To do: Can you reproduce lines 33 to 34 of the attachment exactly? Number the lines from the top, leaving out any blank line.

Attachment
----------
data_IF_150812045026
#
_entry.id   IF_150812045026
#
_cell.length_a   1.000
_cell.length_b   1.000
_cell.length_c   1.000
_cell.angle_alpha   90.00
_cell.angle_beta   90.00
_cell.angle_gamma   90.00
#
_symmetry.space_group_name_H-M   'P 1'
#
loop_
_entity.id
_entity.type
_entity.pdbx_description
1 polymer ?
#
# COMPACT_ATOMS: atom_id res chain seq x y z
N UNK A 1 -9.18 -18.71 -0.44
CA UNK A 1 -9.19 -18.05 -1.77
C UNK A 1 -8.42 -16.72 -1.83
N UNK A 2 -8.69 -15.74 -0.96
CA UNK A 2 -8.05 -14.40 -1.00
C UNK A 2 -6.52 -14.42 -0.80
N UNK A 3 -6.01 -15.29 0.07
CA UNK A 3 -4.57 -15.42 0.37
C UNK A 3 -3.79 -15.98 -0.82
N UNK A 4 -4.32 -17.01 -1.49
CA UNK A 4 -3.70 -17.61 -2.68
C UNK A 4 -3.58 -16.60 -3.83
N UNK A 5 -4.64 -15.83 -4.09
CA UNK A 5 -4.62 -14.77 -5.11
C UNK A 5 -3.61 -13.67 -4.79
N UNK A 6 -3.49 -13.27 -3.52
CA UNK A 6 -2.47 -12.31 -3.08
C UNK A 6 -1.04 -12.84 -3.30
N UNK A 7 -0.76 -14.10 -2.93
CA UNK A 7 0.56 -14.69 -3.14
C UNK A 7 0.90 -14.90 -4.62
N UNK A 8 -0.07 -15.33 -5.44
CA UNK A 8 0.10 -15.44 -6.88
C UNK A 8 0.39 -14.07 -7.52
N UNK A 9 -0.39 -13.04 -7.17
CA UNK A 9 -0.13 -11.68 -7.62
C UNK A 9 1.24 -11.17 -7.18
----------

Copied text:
N UNK A 5 -4.64 -15.83 -4.09
CA UNK A 5 -4.62 -14.77 -5.11